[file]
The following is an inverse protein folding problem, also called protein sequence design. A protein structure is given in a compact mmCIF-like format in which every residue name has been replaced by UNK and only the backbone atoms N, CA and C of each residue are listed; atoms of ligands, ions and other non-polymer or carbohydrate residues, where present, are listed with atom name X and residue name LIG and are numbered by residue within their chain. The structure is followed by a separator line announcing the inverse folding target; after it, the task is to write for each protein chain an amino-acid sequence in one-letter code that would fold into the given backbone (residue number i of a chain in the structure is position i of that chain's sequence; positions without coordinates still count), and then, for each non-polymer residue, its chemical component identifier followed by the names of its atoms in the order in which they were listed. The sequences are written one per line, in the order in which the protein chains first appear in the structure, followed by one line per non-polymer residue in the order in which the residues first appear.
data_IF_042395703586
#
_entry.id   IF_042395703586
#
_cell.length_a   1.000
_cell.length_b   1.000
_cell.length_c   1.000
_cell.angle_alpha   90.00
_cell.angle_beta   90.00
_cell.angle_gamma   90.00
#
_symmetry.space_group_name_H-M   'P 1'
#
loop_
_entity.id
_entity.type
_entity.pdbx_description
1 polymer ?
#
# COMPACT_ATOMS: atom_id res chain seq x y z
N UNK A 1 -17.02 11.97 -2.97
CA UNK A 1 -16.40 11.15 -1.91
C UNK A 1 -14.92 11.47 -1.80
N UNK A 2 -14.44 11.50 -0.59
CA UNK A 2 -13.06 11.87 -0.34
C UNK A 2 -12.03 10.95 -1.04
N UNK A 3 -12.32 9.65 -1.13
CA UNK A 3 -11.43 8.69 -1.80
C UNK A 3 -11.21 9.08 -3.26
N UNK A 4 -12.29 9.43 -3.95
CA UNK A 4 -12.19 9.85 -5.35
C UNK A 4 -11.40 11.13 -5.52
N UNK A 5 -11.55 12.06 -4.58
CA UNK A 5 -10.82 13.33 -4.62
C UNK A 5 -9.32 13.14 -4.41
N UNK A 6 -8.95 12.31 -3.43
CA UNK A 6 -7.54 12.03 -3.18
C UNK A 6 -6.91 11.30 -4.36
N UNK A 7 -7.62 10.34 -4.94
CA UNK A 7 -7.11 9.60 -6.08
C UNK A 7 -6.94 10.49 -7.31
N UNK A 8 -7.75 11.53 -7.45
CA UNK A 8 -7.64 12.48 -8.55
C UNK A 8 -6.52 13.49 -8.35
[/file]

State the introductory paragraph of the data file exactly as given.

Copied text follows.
The following is an inverse protein folding problem, also called protein sequence design. A protein structure is given in a compact mmCIF-like format in which every residue name has been replaced by UNK and only the backbone atoms N, CA and C of each residue are listed; atoms of ligands, ions and other non-polymer or carbohydrate residues, where present, are listed with atom name X and residue name LIG and are numbered by residue within their chain. The structure is followed by a separator line announcing the inverse folding target; after it, the task is to write for each protein chain an amino-acid sequence in one-letter code that would fold into the given backbone (residue number i of a chain in the structure is position i of that chain's sequence; positions without coordinates still count), and then, for each non-polymer residue, its chemical component identifier followed by the names of its atoms in the order in which they were listed. The sequences are written one per line, in the order in which the protein chains first appear in the structure, followed by one line per non-polymer residue in the order in which the residues first appear.